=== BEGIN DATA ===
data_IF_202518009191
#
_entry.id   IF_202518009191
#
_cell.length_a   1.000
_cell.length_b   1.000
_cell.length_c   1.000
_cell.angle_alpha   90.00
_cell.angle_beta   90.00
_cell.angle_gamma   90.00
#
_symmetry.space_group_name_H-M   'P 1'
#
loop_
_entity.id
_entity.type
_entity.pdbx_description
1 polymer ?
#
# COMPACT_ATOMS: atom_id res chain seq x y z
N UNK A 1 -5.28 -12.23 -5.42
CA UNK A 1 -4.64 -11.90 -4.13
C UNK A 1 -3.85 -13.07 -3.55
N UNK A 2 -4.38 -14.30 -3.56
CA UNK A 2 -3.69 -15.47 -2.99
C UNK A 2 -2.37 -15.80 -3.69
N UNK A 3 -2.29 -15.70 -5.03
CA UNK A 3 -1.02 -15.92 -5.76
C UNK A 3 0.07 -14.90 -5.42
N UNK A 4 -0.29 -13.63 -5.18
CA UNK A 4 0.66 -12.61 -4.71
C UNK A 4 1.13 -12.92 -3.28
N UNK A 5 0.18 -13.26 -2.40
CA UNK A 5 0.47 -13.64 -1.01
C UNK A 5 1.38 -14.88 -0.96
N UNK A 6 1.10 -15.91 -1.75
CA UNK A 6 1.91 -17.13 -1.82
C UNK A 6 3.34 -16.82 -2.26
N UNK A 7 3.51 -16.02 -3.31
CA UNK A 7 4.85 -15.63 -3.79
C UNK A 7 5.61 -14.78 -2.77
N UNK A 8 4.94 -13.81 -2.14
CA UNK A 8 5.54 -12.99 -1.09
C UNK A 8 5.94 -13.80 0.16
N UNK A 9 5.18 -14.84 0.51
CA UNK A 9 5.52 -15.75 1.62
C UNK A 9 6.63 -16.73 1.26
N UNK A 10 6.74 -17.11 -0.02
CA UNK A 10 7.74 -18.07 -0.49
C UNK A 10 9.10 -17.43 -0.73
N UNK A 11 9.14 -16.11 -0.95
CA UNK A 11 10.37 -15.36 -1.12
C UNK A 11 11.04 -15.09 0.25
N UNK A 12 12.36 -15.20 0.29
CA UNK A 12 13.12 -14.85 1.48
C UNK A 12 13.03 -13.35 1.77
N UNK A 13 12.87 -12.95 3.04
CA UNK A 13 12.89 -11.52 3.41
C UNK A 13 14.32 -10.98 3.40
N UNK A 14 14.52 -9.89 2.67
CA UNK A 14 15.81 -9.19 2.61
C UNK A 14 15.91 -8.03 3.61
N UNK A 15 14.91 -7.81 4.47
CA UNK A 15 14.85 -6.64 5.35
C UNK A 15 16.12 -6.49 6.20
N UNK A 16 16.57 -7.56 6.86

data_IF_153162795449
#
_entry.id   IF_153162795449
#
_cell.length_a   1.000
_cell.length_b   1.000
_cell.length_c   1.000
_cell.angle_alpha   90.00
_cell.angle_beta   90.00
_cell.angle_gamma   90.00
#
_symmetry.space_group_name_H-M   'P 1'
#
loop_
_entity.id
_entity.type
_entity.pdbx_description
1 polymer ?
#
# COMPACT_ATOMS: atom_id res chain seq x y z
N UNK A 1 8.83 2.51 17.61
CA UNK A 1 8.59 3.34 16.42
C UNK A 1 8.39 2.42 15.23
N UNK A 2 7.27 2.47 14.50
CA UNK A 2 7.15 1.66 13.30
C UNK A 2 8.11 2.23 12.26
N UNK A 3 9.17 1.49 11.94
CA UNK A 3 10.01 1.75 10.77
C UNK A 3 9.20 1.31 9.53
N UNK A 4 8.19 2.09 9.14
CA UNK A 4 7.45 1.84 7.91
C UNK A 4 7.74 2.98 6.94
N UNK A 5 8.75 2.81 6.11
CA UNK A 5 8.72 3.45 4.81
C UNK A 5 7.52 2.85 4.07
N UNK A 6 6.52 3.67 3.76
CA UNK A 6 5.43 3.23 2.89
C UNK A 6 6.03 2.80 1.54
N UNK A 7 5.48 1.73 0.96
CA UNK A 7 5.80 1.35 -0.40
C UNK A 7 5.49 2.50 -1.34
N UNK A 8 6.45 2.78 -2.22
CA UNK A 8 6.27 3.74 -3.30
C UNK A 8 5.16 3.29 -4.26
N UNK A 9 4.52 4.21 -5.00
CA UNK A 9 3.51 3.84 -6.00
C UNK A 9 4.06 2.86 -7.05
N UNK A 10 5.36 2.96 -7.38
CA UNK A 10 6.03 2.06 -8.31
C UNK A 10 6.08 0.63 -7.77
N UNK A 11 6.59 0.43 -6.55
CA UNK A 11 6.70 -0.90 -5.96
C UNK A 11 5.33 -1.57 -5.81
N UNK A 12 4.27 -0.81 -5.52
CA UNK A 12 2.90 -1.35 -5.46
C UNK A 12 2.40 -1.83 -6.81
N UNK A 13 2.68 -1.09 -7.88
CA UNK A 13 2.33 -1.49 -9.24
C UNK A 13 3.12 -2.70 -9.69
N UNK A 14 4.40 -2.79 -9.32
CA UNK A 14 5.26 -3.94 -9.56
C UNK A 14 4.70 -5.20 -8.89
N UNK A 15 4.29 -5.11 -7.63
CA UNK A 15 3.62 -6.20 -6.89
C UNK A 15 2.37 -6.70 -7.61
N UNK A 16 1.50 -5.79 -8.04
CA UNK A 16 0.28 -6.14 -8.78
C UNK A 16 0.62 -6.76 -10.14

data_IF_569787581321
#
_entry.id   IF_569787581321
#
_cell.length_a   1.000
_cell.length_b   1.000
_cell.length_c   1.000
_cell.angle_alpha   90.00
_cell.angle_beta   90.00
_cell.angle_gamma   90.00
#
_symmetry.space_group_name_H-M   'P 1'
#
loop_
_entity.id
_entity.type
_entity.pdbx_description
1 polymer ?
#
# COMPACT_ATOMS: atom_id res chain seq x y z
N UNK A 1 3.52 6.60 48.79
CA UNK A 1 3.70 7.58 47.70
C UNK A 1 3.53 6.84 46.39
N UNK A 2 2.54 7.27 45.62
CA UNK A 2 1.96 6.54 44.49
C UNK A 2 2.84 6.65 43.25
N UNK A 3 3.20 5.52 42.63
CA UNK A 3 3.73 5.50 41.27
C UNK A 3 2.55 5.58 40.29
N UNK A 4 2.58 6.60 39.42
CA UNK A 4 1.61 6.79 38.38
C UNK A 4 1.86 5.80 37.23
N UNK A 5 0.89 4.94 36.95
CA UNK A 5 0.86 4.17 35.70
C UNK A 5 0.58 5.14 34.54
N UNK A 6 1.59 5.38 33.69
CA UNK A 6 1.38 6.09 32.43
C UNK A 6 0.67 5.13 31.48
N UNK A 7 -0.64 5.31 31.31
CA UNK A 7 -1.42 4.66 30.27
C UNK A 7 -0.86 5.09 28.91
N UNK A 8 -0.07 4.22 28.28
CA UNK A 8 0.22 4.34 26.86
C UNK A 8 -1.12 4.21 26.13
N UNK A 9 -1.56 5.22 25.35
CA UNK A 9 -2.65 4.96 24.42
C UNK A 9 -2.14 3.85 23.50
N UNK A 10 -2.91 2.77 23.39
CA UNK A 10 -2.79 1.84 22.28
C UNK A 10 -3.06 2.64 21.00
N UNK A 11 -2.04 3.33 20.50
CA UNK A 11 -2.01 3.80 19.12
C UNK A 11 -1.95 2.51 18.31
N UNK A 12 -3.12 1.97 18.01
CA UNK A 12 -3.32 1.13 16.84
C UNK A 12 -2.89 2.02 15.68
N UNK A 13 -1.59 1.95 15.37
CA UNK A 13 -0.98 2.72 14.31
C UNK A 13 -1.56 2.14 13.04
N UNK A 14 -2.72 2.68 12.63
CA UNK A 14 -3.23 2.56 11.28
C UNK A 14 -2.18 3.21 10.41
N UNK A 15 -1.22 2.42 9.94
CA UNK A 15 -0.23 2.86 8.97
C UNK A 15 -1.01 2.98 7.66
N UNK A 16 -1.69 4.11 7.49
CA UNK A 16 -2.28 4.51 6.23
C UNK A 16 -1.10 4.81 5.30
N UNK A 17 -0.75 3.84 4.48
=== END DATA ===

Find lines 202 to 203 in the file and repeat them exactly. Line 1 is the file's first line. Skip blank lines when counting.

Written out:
C UNK A 16 -1.10 4.81 5.30
N UNK A 17 -0.75 3.84 4.48